Making An Offer To Purchase

After you have found the home you want to buy, you need to give the seller an Offer to Purchase (often called an Agreement of Purchase and Sale). There are 2 ways you can submit an offer:

  1. A Designated Buyer who is under contract with a Buyer’s Agent. It is very helpful to work with a realtor to prepare your offer. they will assist you in drafting and submitting the Offer to Purchase on your behalf. Your agent will ensure that the offer is properly prepared, including all necessary terms and conditions, and will present it to the seller or the seller’s agent.
    Before every offer is written I will go over all the comparable homes in the area, pertinent information about the property to make sure you aren’t paying too much!
  2. Self Represented Person. Alternatively, if you’re not working with a real estate agent, you can submit the Offer to Purchase directly to the seller or the seller’s agent. In this case, you’ll need to draft the offer yourself or seek assistance from a real estate lawyer or other professionals to ensure that the offer is correctly prepared and legally binding.

Regardless of how you choose to submit the offer, it’s essential to include all relevant details and terms, such as the purchase price, deposit amount, financing conditions, closing date, and any other contingencies or special provisions. It’s also advisable to seek guidance from a real estate professional or legal expert to ensure that your offer meets your needs and protects your interests as a buyer.

These items are typically included in an offer that will be handled by your designated agent:

  • Names
    Your legal name, the name of the vendor and the legal civic address of the property.
  • Price
    The price you are offering to pay.
  • Things included
    Any items in or around the home that you think are included in the sale should be specifically stated in your offer. Some examples might be window coverings and appliances.
  • Amount of your deposit
  • The closing day
    The closing day is the date you take possession of the home. It is usually 30 – 60 days after the date of agreement. But, it can be 90 days, or even longer.
  • Request for a current land survey of the property
  • Date the offer expires
    After this date the offer becomes null and void — that means it’s no longer valid.
  • Other conditions
    Other conditions may include a satisfactory home inspection report, a property appraisal, and pre-approval of mortgage financing. This means that the contract will become final only when the conditions are met. 

The Acceptance Process-What Happens After You Make an Offer to Purchase?

Imagine that your realtor has helped you prepare an Offer to Purchase. This offer includes all the details of the sale. To be extra cautious (since you know an Offer to Purchase is legally binding) you may wan to ask your lawyer to look at it before showing it to the vendor. The realtor presents the offer to the vendor. What can you expect to happen next? There are three possible responses.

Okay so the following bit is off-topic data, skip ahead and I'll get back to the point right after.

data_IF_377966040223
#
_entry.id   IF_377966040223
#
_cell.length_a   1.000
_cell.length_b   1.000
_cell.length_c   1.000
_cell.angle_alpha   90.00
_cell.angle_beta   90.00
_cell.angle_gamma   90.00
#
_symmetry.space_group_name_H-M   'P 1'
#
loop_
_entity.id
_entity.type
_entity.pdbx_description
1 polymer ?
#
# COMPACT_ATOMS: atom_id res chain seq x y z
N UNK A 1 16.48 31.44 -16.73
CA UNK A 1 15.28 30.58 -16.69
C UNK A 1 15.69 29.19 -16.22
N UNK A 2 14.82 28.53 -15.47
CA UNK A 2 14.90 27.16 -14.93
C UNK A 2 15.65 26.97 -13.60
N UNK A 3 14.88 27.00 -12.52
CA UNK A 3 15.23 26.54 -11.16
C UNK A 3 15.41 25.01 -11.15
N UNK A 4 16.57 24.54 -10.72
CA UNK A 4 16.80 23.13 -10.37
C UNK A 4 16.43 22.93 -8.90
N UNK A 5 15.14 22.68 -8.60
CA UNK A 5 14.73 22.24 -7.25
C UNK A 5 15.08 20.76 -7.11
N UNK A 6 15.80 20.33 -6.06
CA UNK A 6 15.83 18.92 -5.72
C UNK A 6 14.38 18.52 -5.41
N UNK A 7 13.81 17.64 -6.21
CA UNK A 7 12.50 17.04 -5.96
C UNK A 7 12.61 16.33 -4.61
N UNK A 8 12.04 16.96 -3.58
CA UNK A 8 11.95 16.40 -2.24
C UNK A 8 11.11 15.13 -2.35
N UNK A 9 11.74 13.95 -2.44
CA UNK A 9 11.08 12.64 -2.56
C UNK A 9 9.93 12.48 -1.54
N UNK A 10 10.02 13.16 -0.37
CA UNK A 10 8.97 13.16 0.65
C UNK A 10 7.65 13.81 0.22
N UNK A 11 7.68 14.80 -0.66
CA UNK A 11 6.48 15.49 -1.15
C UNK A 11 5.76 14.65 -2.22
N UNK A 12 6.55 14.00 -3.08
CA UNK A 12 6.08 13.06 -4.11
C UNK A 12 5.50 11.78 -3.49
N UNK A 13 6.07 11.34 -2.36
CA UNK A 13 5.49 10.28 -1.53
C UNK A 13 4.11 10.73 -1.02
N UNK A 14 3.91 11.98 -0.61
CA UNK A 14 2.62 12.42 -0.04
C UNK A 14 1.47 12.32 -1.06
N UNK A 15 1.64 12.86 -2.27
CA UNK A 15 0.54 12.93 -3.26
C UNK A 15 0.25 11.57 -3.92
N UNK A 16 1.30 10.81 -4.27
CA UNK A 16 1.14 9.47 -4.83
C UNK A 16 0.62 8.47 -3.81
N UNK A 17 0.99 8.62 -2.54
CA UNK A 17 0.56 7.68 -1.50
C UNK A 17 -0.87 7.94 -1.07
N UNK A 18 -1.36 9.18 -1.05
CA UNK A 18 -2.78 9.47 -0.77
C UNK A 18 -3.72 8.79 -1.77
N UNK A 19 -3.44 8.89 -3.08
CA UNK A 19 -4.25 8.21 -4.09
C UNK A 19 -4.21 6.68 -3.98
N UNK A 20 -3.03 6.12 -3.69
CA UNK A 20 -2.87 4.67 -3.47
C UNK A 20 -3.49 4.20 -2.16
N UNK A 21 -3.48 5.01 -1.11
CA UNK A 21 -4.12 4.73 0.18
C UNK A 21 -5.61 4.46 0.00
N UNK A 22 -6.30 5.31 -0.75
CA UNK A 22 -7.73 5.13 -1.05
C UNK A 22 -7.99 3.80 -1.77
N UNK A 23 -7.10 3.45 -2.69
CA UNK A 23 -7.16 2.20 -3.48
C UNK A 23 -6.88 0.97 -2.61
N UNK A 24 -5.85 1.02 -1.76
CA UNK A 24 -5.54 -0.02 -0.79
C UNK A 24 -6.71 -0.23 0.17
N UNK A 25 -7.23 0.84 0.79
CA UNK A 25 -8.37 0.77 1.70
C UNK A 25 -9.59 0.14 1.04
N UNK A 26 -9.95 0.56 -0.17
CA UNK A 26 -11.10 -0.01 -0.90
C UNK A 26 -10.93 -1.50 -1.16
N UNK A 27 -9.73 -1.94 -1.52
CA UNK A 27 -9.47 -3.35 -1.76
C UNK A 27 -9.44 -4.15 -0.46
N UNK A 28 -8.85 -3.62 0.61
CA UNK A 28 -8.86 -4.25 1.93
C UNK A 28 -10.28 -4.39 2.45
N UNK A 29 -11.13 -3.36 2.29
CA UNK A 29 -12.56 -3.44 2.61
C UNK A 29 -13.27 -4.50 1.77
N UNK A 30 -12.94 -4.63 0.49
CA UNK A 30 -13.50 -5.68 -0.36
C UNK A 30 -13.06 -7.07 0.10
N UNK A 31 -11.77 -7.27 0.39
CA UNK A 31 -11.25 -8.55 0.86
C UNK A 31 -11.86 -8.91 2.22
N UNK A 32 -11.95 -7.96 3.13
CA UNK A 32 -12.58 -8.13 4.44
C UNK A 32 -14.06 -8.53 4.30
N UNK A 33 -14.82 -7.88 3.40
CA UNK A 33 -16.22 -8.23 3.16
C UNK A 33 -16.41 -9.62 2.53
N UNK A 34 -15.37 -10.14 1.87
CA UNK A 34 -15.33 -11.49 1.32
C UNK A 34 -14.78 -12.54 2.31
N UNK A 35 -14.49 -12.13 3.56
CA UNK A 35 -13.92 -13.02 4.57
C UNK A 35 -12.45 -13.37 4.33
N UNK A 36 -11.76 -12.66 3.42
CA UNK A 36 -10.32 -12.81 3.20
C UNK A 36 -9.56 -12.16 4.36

• Acceptance
    If the vendor accepts the offer as presented, they will sign the Offer to Purchase, indicating their agreement to the terms and conditions outlined therein. At this point, the offer becomes a legally binding contract, and the sale process moves forward.
  • Counter Offer
    The vendor may choose to make a counteroffer if they wish to negotiate certain terms of the offer. A counteroffer typically involves proposing changes to the purchase price, closing date, conditions, or other terms outlined in the original offer. If the vendor makes a counteroffer, your realtor will relay it to you, and you can decide whether to accept, reject, or counter the counteroffer.
  • Rejection
    In some cases, the vendor may choose to reject the offer outright if they are not satisfied with the terms or if they have received a more favorable offer from another buyer. If the offer is rejected, the negotiation process ends, and you may have the option to submit a new offer or explore other properties.

Regardless of the vendor’s response, it’s essential to review any counteroffers or modifications carefully and consult with your realtor and possibly your lawyer before making a decision. Once both parties have agreed to the terms and signed the Offer to Purchase, the sale process will proceed according to the agreed-upon timeline and conditions.

Competing Offers

In certain market conditions, such as a seller’s market or a highly desirable property, multiple buyers may express interest in a property, leading to a competing offer situation. In such scenarios, both sellers and buyers should carefully consider their options and responses. Here’s what each party should keep in mind:

For Sellers:

  1. Evaluate Each Offer: Review each offer carefully, considering not only the purchase price but also other terms and conditions, such as closing date, deposit amount, financing conditions, and any other contingencies.
  2. Consider Timing: Determine a deadline for all buyers to submit their best and final offers. This allows you to compare offers side by side and choose the most favorable one.
  3. Work with Your Realtor: Rely on the expertise of your real estate broker or salesperson to navigate the competing offer situation. They can provide guidance on evaluating offers, negotiating terms, and selecting the best option.
  4. Maintain Confidentiality: While the number of competing offers must be disclosed to all buyers who have submitted a written offer, the specific terms and conditions of each offer remain confidential between you and your broker or salesperson.

For Buyers:

  1. Submit Your Best Offer: In a competing offer situation, it’s crucial to submit your best offer upfront. Consider offering a competitive price, a sizable deposit, and favorable terms to increase your chances of being chosen by the seller.